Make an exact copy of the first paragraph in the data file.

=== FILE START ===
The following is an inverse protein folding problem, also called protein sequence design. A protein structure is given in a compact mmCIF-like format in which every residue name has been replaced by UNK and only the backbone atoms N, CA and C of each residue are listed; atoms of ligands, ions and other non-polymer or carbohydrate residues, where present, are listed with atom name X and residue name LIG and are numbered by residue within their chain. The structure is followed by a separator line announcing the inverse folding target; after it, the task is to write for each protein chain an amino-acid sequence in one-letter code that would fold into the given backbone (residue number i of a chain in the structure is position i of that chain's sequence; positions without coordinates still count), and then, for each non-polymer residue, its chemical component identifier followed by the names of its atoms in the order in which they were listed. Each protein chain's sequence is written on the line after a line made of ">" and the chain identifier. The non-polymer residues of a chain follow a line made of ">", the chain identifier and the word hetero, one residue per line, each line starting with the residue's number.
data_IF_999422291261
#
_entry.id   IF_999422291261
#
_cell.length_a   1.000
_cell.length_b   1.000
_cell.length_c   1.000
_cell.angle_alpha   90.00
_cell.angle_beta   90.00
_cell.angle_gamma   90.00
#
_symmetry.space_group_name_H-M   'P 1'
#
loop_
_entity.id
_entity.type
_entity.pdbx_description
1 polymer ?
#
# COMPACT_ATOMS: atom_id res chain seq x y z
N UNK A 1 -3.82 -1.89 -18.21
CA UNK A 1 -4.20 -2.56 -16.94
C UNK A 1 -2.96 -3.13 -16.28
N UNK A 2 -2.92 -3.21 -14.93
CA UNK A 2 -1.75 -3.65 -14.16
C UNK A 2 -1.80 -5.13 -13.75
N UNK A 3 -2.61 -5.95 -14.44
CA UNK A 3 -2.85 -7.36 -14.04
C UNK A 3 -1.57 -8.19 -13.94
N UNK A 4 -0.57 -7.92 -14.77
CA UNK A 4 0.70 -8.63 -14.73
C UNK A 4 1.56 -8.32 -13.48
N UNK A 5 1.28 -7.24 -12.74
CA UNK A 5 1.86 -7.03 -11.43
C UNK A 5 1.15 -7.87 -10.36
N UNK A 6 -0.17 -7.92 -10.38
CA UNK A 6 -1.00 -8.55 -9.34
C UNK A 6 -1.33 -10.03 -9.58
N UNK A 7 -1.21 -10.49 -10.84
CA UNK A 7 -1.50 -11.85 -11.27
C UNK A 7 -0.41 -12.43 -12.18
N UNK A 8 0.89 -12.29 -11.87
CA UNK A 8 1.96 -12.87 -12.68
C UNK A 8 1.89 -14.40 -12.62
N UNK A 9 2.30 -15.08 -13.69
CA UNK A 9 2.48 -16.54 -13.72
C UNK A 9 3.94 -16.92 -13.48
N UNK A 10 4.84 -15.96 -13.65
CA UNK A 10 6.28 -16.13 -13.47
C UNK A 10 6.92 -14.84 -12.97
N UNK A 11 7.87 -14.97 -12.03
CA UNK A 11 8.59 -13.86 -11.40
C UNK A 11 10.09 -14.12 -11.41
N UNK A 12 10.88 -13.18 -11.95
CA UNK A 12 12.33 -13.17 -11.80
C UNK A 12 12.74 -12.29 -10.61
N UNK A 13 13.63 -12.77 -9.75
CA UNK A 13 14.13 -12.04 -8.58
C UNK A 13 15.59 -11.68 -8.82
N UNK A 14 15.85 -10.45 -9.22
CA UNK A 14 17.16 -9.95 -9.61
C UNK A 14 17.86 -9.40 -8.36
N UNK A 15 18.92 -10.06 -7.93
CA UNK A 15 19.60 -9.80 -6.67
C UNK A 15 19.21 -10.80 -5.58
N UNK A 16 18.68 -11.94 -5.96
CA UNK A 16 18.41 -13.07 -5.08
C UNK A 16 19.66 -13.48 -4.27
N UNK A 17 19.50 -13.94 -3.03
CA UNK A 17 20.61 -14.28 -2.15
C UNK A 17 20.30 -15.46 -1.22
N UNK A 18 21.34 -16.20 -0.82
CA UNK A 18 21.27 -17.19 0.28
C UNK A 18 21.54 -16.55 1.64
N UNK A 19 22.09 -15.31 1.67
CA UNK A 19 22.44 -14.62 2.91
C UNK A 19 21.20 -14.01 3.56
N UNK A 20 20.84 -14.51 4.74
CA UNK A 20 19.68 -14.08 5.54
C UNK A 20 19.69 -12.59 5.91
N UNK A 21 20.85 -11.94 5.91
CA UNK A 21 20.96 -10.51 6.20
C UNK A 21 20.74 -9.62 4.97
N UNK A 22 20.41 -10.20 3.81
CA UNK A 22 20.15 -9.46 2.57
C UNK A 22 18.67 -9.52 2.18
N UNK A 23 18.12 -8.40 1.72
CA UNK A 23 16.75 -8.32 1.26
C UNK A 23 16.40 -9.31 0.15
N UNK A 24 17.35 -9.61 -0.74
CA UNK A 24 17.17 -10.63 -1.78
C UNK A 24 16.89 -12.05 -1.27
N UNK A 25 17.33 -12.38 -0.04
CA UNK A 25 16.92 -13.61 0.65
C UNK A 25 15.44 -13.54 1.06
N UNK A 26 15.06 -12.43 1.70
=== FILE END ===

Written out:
The following is an inverse protein folding problem, also called protein sequence design. A protein structure is given in a compact mmCIF-like format in which every residue name has been replaced by UNK and only the backbone atoms N, CA and C of each residue are listed; atoms of ligands, ions and other non-polymer or carbohydrate residues, where present, are listed with atom name X and residue name LIG and are numbered by residue within their chain. The structure is followed by a separator line announcing the inverse folding target; after it, the task is to write for each protein chain an amino-acid sequence in one-letter code that would fold into the given backbone (residue number i of a chain in the structure is position i of that chain's sequence; positions without coordinates still count), and then, for each non-polymer residue, its chemical component identifier followed by the names of its atoms in the order in which they were listed. Each protein chain's sequence is written on the line after a line made of ">" and the chain identifier. The non-polymer residues of a chain follow a line made of ">", the chain identifier and the word hetero, one residue per line, each line starting with the residue's number.